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A great night for a Seattle sports fan

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There's much to like about quarterback Russell Wilson, including his accuracy, decision making and leadership. (AP)

 

By Mike Salk

My birthday is April 28, but the local teams seem determined to help me celebrate a night early. Both the Seahawks and Mariners combined to make the night of Friday, April 27 a special one.

A day after the Seahawks surprised us all by taking a little known sack artist in the first round, they drafted the player I knew most about in the third.

I really like Russell Wilson. Yeah, maybe I'm just drawn to him because we are roughly the same height -- at 5-foot-11, he has me by an inch. But he has everything I want in a quarterback: accuracy, good decision making, and leadership. And he has all three skills for days.

He is deadly accurate. Need proof? Check his NFL.com draft profile. Then realize that he completed nearly 73 percent of his passes at Wisconsin. He went 60-of-63 at his Wisconsin pro day workout. And unlike fellow height-challenged accuracy wiz Kellen Moore, he has the arm strength to make all the throws in an NFL playbook.

He makes good decisions. Need proof? That's easy. He threw a grand total of four interceptions this past season. Four. He threw the ball 309 times, but only gave it up on four occasions. That's a pick every 77.25 throws. By comparison, Andrew Luck was picked off every 40.4 throws and Moore threw one every 48.8 attempts. Wilson knows when to avoid the big mistake.

He is a leader. Need proof? You've heard how he was named a captain after just one week on campus at Wisconsin. That's impressive on its own. But to talk to Wilson is to like him. I have been lucky enough to interview him twice, and both times I thought to myself, "That is the most impressive college athlete I have spoken to. Heck, maybe the most impressive athlete PERIOD!" He will, as John Schneider says, "tilt the room."

To be honest, as excited as I am about the Hawks taking Wilson, I wasn't watching when it happened. I have a good excuse. Well, actually, I have two of them. First of all, I have a three-month-old. Enough said. But that was only part of the problem Friday night. I was watching a memorable Mariners comeback -- one of a few that they have already racked up this season.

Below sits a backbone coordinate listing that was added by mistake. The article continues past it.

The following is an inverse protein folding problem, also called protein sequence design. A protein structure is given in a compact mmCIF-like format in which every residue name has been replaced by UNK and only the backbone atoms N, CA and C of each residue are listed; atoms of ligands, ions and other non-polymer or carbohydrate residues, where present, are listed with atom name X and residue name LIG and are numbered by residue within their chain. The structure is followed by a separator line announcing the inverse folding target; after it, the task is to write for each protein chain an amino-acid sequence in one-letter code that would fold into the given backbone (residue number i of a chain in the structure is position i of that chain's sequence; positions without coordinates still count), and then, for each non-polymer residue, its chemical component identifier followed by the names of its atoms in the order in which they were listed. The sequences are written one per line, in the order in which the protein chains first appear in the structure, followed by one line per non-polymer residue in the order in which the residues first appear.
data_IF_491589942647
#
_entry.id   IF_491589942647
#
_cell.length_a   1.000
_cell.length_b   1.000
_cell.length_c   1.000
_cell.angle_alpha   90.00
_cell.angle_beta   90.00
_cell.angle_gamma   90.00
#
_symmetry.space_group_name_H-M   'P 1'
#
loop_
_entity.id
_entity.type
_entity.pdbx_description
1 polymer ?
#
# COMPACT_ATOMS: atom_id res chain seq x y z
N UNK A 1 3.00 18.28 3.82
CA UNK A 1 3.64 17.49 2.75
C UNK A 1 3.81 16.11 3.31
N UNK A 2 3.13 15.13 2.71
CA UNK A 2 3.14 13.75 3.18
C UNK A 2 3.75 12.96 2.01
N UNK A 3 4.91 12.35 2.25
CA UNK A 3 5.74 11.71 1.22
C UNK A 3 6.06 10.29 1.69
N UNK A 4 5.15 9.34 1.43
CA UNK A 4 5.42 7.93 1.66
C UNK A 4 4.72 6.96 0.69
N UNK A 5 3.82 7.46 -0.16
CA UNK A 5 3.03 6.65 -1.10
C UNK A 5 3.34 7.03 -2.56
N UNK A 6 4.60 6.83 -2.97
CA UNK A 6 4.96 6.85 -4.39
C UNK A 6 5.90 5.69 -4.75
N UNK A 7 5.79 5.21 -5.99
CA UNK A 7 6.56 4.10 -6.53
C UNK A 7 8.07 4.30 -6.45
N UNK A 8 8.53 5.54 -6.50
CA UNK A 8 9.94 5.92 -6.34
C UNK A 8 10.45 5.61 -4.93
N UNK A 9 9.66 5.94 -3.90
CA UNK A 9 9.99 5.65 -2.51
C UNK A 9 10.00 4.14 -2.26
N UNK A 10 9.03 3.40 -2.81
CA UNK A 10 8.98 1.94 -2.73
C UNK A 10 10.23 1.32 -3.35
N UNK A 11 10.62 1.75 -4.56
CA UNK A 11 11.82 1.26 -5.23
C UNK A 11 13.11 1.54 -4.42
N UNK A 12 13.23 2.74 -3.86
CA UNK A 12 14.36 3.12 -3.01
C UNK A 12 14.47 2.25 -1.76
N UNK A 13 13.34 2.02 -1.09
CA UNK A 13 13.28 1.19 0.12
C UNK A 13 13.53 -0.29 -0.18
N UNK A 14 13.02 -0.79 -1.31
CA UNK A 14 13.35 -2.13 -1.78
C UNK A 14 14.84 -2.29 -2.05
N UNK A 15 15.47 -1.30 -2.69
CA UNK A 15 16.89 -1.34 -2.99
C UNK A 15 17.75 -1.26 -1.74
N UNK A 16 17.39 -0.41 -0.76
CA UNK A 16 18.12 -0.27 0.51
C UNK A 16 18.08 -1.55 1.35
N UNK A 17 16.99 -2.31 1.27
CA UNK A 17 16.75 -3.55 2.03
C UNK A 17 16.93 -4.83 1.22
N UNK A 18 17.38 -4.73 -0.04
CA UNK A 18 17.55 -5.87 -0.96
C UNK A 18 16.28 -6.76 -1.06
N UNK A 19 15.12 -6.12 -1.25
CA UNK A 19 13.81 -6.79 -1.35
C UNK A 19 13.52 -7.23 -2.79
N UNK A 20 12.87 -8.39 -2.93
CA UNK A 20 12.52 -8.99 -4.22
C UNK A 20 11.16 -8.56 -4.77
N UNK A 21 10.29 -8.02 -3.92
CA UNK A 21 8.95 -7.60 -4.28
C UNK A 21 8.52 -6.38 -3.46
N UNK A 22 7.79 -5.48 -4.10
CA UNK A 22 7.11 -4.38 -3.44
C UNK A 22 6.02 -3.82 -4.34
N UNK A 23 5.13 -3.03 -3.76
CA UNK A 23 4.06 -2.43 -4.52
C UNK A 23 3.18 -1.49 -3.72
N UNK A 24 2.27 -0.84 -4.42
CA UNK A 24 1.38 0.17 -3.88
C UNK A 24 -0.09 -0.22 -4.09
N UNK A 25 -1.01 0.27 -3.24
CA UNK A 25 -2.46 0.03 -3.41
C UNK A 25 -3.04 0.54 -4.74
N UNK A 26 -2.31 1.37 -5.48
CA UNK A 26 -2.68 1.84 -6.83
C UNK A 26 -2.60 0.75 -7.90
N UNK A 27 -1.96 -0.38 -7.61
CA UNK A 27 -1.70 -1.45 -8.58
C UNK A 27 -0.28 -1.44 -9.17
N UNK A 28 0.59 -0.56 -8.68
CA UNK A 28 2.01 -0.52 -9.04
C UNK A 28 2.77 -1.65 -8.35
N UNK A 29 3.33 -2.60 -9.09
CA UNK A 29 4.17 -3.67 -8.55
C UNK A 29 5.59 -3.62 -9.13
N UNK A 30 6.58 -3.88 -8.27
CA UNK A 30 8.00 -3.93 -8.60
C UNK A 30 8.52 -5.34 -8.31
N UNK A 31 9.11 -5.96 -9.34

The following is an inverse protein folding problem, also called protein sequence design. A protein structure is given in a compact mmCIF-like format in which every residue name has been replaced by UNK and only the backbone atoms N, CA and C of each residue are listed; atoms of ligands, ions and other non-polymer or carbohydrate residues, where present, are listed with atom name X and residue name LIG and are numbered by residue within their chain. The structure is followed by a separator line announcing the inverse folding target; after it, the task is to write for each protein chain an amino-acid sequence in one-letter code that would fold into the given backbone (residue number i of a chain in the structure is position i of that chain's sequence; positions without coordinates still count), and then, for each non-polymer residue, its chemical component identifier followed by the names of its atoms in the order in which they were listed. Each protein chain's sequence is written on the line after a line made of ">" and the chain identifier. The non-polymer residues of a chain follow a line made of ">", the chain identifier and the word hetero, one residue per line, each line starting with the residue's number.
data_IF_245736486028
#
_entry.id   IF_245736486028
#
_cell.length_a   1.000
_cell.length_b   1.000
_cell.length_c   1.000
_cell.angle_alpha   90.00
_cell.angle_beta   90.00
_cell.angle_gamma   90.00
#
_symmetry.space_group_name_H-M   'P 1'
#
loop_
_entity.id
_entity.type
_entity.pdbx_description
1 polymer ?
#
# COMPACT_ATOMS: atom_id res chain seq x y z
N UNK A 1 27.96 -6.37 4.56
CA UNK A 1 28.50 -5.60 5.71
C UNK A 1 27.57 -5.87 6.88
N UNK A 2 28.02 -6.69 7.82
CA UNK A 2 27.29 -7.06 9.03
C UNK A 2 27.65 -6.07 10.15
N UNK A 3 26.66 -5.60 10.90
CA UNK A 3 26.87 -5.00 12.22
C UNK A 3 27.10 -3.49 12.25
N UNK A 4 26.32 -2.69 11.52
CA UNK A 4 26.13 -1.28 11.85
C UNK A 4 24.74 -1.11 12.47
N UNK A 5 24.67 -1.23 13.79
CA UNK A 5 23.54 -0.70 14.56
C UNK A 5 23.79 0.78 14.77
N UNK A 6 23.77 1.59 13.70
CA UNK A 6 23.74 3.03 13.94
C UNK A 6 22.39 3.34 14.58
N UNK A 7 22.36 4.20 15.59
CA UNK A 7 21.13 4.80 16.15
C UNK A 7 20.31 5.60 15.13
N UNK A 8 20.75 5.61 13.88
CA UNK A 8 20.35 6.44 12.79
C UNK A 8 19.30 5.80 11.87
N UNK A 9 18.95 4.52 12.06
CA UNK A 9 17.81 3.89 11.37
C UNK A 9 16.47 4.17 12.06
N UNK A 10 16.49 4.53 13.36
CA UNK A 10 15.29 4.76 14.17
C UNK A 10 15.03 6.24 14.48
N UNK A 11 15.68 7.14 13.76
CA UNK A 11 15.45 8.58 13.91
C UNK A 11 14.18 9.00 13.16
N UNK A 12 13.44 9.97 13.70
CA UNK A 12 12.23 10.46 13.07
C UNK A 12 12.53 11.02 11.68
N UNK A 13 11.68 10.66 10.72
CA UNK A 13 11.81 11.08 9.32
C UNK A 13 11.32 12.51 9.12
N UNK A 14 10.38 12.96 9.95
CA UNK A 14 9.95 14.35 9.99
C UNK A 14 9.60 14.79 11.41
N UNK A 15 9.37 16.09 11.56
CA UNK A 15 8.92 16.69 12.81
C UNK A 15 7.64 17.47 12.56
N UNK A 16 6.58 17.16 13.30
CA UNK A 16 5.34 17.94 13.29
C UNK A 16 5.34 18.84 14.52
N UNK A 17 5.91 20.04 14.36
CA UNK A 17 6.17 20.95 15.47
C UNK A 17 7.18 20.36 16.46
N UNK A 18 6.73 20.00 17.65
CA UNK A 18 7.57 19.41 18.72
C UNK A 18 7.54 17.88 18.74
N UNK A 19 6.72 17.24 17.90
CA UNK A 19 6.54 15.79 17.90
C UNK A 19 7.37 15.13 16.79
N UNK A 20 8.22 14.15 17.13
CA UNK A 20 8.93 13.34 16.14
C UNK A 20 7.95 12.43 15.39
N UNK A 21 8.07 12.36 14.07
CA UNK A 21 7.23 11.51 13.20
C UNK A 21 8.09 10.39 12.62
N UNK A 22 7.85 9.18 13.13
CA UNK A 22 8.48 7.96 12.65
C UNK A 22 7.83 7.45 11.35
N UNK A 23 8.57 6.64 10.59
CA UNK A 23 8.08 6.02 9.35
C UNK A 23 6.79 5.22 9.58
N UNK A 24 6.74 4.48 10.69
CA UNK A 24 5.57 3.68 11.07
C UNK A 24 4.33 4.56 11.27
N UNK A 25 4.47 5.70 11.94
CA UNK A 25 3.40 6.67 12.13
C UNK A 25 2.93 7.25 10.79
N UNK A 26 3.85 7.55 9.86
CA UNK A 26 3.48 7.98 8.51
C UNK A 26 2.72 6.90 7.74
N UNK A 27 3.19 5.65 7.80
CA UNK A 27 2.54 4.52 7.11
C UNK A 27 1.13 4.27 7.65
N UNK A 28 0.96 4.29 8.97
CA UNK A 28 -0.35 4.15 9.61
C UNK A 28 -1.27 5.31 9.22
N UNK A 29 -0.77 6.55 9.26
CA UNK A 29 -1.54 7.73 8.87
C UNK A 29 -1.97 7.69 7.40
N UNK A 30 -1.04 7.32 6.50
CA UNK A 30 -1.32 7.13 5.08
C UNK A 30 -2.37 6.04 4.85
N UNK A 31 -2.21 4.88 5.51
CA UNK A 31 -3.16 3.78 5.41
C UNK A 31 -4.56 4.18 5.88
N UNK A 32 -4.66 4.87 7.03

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Outfielder Michael Saunders reminded everyone of his massive potential with a pair of home runs on Friday. (AP)

Comeback victories have a special place for all baseball fans, but they feel especially exciting when they are keyed by players you desperately want to succeed. This latest M's gem featured a solo shot from Jesus Montero and two big blasts from Michael Saunders, including the go-ahead grand slam in the 10th.

I know what you're thinking: here goes Salk talking up Saunders again.

Well, you're right.

You can't know Michael Saunders and not root for him. He is quiet and unassuming but with a personality that baseball usually weeds out over years spent on buses. He has gone through hell with his mother's cancer and eventual passing last year. He has disappointed every time he's gotten his chance at the big-league level.

But Saunders keeps getting chances, and it's not because he's a good guy. He is talented. Really talented. Have you seen the way the ball jumps off his bat when he makes contact? It's effortless! He has huge power to all fields, and it comes with excellent defense at a marquee position and enough speed to steal important bases in key situations.

He is a legitimate five tool player ... who keeps forgetting to use the two most important tools: hitting and hitting for power.

So far this year, that has changed. In 18 games, Saunders has hit a respectable .254 but with three home runs and slugging percentage over .500. It's early, but he has shown us another glimpse of that potential. I'll be rooting for it to continue, both for the team's sake and for his own.

This win, however, wasn't just about Saunders. It was about the Mariners continuing to show that they are not the same team that has hit new offensive depths over the past few years. As Jason Churchill of Prospect Insider points out, "A year ago after 21 games, the Mariners had plated only 75 runs and were 8-13. This year, they have scored 90 runs and are 11-10."

That means they have scored 4.3 runs per game, up nearly a full run from their 2011 mark.

They have had their ups and downs, just as we figured a young team would. But when they have hit, they have been fun to watch. And with their fourth straight road win over a quality opponent, they have helped make for a fun night!

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